%I
%S 1,2,3,4,5,6,7,8,9,10,12,13,14,15,16,17,18,19,20,21,22,23,24,25,26,27,
%T 28,30,31,32,33,34,35,36,37,38,39,40,41,42,43,44,45,46,48,49,50,51,52,
%U 53,54,55,56,57,58,59,60,61,62,63,64,65,66,68,69,70,71,72,73,74,75,76
%N Positions of nonzero digits in this sequence, when all terms are concatenated.
%C Numbers are written in base 10 in the usual way; the terms give the positions of the nonzero digits when all terms are concatenated.
%C The sequence starts at index 1 since it is a list. The sequence cannot start with a(1)=0, this would mean that the first nonzero digit occurs at position 0, which does not make sense, or at best is a contradiction. Thus we cannot number the positions starting from zero, and the first digit (most significant digit of the first term) is necessarily nonzero, i.e. a(1)=1.
%e The term which follows a(1)=1 (cf. comment) will be nonzero and thus have a nonzero most significant digit, which is the digit that comes right after the initial 1, thus digit # 2 is nonzero, therefore a(2)=2.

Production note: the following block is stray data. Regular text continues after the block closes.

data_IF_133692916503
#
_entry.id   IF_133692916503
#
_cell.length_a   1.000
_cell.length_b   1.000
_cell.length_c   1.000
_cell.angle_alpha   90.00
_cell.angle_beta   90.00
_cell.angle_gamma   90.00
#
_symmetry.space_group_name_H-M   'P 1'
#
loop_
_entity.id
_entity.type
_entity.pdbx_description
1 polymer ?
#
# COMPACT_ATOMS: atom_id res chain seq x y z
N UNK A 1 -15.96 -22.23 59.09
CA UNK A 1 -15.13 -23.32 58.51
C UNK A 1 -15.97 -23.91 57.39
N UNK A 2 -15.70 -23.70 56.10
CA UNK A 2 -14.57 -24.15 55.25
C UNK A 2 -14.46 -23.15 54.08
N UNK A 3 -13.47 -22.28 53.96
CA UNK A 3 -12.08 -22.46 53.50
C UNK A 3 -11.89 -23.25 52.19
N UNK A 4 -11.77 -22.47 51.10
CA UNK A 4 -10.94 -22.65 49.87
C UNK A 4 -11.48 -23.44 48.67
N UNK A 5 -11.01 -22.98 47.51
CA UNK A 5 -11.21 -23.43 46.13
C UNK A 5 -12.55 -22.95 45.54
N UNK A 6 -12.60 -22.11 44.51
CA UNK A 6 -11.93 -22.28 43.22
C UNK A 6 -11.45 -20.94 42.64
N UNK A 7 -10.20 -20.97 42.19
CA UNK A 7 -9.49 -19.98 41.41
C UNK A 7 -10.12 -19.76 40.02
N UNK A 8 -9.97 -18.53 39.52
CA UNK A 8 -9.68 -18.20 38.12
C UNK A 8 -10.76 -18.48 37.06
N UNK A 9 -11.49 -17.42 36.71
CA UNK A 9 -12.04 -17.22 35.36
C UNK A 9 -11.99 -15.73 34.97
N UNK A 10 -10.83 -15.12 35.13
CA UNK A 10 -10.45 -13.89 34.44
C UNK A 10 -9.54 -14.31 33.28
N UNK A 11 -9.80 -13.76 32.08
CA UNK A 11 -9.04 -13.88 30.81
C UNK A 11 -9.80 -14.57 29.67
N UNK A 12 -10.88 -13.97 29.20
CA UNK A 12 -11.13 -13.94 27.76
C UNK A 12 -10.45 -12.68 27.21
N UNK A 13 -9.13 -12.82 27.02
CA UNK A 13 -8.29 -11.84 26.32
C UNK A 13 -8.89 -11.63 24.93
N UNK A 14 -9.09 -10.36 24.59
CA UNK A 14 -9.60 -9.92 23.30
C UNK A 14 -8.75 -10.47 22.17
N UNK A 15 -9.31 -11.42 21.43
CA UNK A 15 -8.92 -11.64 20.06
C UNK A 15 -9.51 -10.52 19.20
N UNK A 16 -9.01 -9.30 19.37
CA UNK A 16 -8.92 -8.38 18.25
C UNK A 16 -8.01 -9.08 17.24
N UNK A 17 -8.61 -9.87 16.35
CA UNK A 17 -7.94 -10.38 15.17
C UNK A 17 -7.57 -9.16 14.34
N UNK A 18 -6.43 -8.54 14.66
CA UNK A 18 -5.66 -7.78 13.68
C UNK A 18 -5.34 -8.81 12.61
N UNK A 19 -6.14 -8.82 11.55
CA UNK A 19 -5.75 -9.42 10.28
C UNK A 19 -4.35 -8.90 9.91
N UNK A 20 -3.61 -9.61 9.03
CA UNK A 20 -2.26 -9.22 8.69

%e This goes on the like up to a(10)=10 (this refers to the most significant digit of the 10th term, which is necessarily nonzero). But the first digit of this "10" is followed by the digit '0', so the next nonzero digit is not at position 11, but it will come in the following position, a(11)=12.
%e From here on, there is always an increasing number of subsequent digits already written down, and it is sufficient to list the positions of the digits different from '0'.
%o (PARI) base(n,b=10) = { local( a=[ n%b ]); while( 0<n\=b, a=concat( n%b, a )); a }
%o a=b=[]; for(n=1,99, #b >= n & for( i=a[n1]+1,#b, b[i] & (a=concat(a,i)) & break); #a<n & a=concat(a,#b+1); b=concat(b,base( a[n] ))); a
%Y Cf. A167500 and A167502 (analog for base 2).
%K base,nonn
%O 1,2
%A _M. F. Hasler_, Nov 05 2009